She guaranteed that the NEMA, which is in charge of emergency evacuations, was engaging with the Nigerian mission in Sudan and other relevant agencies.
As a result, she asked all Nigerian students in Sudan, as well as Nigerians living in Sudan, to remain vigilant and calm.
Meanwhile, when asked for a response to the request by Nigerian students in Sudan, Franca Omayuli, a spokesperson for the Ministry of Foreign Affairs, said the federal government was working on something and promised to get back to our reporter on the matter.
When asked about the federal government’s strategy, she answered, “I will get back to you.”
However, she did not respond to our reporter before the deadline.
General Agwai discusses the Sudan crisis.
General Martin Luther Agwai (retd), a former Chief of Defence Staff, called Sudan’s current political turbulence as sad, adding that it is not the first time the country has encountered such a crisis.
He told Trust TV yesterday that the Sudanese ruling class wants power at any cost, including through the barrel of a pistol.
According to Agwai, who oversaw one of the world’s largest peacekeeping missions with around 20,000 troops and 6,000 police under his command, global, regional, and particularly what is happening around the Red Sea are the key elements driving the Sudan problem.
“That’s why, as you can see, every organization that believes they are strong enough wants to march on Khartoum and seize power.
“Sudan was the largest country in Africa, and we expected things to improve with South Sudan’s independence.” Unfortunately, power politics have entered the picture.
“It’s clear that establishing democracy in Sudan will take a long time because the military rule has been in place for so long.” And some believe that using the military is the simplest method to maintain political power.”
He stated that the current scenario in the East African country had been building for a long time, extending back to 2003 and that it was finally coming to fruition.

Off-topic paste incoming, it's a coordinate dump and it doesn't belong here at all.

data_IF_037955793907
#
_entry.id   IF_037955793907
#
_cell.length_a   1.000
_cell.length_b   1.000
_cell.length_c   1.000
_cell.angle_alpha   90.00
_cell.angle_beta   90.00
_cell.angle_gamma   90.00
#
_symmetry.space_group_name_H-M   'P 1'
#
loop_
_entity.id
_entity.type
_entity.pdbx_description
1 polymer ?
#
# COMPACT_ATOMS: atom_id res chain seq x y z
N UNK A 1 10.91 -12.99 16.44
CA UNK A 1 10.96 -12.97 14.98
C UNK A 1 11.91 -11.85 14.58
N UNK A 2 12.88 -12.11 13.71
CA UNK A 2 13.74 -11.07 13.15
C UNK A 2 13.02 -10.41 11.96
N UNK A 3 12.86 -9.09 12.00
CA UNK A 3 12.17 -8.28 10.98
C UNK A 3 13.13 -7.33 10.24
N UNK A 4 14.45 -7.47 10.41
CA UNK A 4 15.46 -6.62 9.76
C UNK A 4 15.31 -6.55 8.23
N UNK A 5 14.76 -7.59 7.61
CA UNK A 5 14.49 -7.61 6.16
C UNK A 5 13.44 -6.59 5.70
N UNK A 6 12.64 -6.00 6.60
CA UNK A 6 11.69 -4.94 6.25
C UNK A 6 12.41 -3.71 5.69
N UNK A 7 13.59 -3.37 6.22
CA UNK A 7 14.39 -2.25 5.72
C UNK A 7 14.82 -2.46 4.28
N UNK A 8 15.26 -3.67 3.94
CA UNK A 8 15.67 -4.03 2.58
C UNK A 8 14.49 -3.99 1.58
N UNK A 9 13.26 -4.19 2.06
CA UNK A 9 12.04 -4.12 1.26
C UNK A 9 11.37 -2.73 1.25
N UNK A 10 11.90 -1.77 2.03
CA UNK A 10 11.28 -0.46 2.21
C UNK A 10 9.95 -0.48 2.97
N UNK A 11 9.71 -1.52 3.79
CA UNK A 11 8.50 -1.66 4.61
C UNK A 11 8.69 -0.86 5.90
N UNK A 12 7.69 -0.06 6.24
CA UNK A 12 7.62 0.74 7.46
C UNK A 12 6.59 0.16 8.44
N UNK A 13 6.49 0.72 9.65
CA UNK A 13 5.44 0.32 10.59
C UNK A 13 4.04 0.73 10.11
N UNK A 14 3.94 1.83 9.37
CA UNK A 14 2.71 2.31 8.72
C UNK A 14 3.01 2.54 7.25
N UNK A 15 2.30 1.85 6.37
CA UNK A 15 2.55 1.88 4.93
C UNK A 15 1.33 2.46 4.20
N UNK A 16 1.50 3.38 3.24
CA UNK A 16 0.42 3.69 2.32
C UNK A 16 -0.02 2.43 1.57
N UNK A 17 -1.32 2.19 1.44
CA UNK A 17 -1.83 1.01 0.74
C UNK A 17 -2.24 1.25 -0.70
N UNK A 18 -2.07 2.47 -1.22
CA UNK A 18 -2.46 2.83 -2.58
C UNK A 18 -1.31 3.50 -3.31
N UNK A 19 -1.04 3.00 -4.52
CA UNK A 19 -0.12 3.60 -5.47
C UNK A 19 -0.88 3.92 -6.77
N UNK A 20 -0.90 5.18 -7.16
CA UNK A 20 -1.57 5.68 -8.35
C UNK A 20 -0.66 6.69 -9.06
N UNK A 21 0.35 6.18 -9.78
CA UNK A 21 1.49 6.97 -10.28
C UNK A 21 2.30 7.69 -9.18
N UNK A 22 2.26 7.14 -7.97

He went on to say that this was due to some Sudanese gaining economic power and military support, and so employing the same military to maintain control perpetually, “not really wanting democratic forces to take its course.’’
The retired general also stated that in addition to domestic issues, regional challenges and instability in the region were contributing reasons to the situation.
He recalls giving the BBC an interview in 2009, as he was departing Sudan as UNAMID Force Commander.
“I stated that if the situation in Sudan remains as it is at the time, and if there are no genuine efforts to return to the Sudanese democracy crisis, it will continue in the next decade.” That was back in 2009.
“And now, after 2019, we’re seeing a situation that is even worse than before,” he added.
General Agwai compared the situation to that of two captains flying an airplane. “You are aware that the airplane is in route to disaster and this is exactly what’s happening in Sudan,’’ he said.
“Remember, as well, that the military has a longer history than the Rapid Development Force.” They are at the epicenter of activity: they are in government institutions. Everyone knows who they are. They have folks that have been disciplined and trained to be where they are. You can’t say the same thing about the rapid forces.”
Sudan’s military, he claims, is a ‘bunch’ of people chosen from all over the place who are simply interested in power. “They’ve gained economic power while receiving little military training and discipline; their end product is power.”
He recalled a similar scenario while leading UNAMID in which the Justice and Equality Movement (JEM) rebel group advanced as far as Omdurman, almost taking over the government.